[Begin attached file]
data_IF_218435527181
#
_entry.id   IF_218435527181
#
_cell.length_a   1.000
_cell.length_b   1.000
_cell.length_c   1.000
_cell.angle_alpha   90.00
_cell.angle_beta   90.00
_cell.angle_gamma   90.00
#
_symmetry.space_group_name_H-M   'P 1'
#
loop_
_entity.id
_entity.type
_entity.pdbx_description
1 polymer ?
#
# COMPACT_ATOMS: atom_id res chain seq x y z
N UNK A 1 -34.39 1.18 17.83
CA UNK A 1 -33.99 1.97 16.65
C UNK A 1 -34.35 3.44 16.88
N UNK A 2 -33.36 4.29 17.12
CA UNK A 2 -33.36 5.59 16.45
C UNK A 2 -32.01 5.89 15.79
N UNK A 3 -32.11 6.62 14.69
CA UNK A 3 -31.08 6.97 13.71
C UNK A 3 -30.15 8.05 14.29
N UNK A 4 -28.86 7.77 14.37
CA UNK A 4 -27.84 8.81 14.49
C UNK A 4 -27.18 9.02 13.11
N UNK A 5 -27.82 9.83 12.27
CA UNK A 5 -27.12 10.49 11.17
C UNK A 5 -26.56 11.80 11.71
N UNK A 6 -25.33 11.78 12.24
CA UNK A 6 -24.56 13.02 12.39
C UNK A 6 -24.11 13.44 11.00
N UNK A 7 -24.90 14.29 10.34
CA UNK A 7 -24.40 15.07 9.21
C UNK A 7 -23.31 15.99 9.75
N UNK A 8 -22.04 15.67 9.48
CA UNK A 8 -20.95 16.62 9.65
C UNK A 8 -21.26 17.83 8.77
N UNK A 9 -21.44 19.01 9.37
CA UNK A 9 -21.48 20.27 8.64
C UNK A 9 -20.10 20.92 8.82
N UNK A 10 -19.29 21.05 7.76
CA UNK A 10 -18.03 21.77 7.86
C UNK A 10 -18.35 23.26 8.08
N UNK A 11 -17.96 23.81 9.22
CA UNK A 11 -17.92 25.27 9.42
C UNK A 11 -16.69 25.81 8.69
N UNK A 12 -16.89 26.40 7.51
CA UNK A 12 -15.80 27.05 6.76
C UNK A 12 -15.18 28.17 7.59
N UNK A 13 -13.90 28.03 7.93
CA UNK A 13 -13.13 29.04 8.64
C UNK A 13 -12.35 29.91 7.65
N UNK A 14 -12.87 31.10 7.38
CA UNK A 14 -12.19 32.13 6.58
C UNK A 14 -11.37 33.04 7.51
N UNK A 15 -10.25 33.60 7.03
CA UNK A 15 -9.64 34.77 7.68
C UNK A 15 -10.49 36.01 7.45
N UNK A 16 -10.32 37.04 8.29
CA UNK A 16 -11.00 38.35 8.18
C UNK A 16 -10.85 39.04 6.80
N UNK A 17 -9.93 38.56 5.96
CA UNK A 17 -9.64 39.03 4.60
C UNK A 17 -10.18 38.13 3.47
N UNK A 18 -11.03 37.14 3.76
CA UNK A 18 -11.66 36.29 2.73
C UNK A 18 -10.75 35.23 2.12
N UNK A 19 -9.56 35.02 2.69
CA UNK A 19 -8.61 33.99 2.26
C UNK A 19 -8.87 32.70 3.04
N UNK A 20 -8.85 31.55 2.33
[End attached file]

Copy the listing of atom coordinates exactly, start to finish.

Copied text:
data_IF_218435527181
#
_entry.id   IF_218435527181
#
_cell.length_a   1.000
_cell.length_b   1.000
_cell.length_c   1.000
_cell.angle_alpha   90.00
_cell.angle_beta   90.00
_cell.angle_gamma   90.00
#
_symmetry.space_group_name_H-M   'P 1'
#
loop_
_entity.id
_entity.type
_entity.pdbx_description
1 polymer ?
#
# COMPACT_ATOMS: atom_id res chain seq x y z
N UNK A 1 -34.39 1.18 17.83
CA UNK A 1 -33.99 1.97 16.65
C UNK A 1 -34.35 3.44 16.88
N UNK A 2 -33.36 4.29 17.12
CA UNK A 2 -33.36 5.59 16.45
C UNK A 2 -32.01 5.89 15.79
N UNK A 3 -32.11 6.62 14.69
CA UNK A 3 -31.08 6.97 13.71
C UNK A 3 -30.15 8.05 14.29
N UNK A 4 -28.86 7.77 14.37
CA UNK A 4 -27.84 8.81 14.49
C UNK A 4 -27.18 9.02 13.11
N UNK A 5 -27.82 9.83 12.27
CA UNK A 5 -27.12 10.49 11.17
C UNK A 5 -26.56 11.80 11.71
N UNK A 6 -25.33 11.78 12.24
CA UNK A 6 -24.56 13.02 12.39
C UNK A 6 -24.11 13.44 11.00
N UNK A 7 -24.90 14.29 10.34
CA UNK A 7 -24.40 15.07 9.21
C UNK A 7 -23.31 15.99 9.75
N UNK A 8 -22.04 15.67 9.48
CA UNK A 8 -20.95 16.62 9.65
C UNK A 8 -21.26 17.83 8.77
N UNK A 9 -21.44 19.01 9.37
CA UNK A 9 -21.48 20.27 8.64
C UNK A 9 -20.10 20.92 8.82
N UNK A 10 -19.29 21.05 7.76
CA UNK A 10 -18.03 21.77 7.86
C UNK A 10 -18.35 23.26 8.08
N UNK A 11 -17.96 23.81 9.22
CA UNK A 11 -17.92 25.27 9.42
C UNK A 11 -16.69 25.81 8.69
N UNK A 12 -16.89 26.40 7.51
CA UNK A 12 -15.80 27.05 6.76
C UNK A 12 -15.18 28.17 7.59
N UNK A 13 -13.90 28.03 7.93
CA UNK A 13 -13.13 29.04 8.64
C UNK A 13 -12.35 29.91 7.65
N UNK A 14 -12.87 31.10 7.38
CA UNK A 14 -12.19 32.13 6.58
C UNK A 14 -11.37 33.04 7.51
N UNK A 15 -10.25 33.60 7.03
CA UNK A 15 -9.64 34.77 7.68
C UNK A 15 -10.49 36.01 7.45
N UNK A 16 -10.32 37.04 8.29
CA UNK A 16 -11.00 38.35 8.18
C UNK A 16 -10.85 39.04 6.80
N UNK A 17 -9.93 38.56 5.96
CA UNK A 17 -9.64 39.03 4.60
C UNK A 17 -10.18 38.13 3.47
N UNK A 18 -11.03 37.14 3.76
CA UNK A 18 -11.66 36.29 2.73
C UNK A 18 -10.75 35.23 2.12
N UNK A 19 -9.56 35.02 2.69
CA UNK A 19 -8.61 33.99 2.26
C UNK A 19 -8.87 32.70 3.04
N UNK A 20 -8.85 31.55 2.33